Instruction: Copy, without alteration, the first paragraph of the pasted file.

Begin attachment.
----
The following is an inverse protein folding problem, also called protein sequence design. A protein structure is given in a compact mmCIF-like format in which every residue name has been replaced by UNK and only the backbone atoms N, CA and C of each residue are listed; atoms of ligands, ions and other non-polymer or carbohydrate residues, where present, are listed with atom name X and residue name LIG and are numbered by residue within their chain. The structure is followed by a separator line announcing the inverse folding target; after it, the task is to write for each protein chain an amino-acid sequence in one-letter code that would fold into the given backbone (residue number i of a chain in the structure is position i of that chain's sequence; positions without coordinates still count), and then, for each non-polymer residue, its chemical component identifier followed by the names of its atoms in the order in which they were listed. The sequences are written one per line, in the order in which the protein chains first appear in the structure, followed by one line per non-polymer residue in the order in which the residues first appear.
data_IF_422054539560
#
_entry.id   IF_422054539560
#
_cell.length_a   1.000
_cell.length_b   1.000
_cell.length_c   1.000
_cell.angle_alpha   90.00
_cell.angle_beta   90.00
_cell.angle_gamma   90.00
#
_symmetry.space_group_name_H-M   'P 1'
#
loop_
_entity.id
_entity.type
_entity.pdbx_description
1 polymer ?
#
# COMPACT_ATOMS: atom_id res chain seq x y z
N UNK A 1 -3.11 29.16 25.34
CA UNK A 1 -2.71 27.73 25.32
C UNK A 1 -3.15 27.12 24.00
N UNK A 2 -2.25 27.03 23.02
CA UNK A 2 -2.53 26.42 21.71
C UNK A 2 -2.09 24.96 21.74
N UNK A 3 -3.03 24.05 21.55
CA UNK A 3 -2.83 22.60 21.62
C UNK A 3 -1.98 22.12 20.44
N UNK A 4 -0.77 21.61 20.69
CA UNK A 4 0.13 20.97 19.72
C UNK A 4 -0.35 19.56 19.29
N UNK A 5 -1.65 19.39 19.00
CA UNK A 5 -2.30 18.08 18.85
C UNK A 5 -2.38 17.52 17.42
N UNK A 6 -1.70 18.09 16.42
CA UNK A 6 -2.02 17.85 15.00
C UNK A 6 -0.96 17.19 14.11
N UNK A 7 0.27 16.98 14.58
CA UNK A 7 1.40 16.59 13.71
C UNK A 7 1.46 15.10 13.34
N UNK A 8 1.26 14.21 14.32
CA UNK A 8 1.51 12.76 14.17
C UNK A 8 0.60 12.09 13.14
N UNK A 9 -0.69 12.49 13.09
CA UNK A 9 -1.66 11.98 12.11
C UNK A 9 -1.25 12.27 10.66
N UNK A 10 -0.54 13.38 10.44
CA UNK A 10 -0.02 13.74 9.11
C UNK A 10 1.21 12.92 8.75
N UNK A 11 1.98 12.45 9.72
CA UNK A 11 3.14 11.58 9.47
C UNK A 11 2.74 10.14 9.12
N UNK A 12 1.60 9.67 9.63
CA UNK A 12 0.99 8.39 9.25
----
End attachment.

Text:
The following is an inverse protein folding problem, also called protein sequence design. A protein structure is given in a compact mmCIF-like format in which every residue name has been replaced by UNK and only the backbone atoms N, CA and C of each residue are listed; atoms of ligands, ions and other non-polymer or carbohydrate residues, where present, are listed with atom name X and residue name LIG and are numbered by residue within their chain. The structure is followed by a separator line announcing the inverse folding target; after it, the task is to write for each protein chain an amino-acid sequence in one-letter code that would fold into the given backbone (residue number i of a chain in the structure is position i of that chain's sequence; positions without coordinates still count), and then, for each non-polymer residue, its chemical component identifier followed by the names of its atoms in the order in which they were listed. The sequences are written one per line, in the order in which the protein chains first appear in the structure, followed by one line per non-polymer residue in the order in which the residues first appear.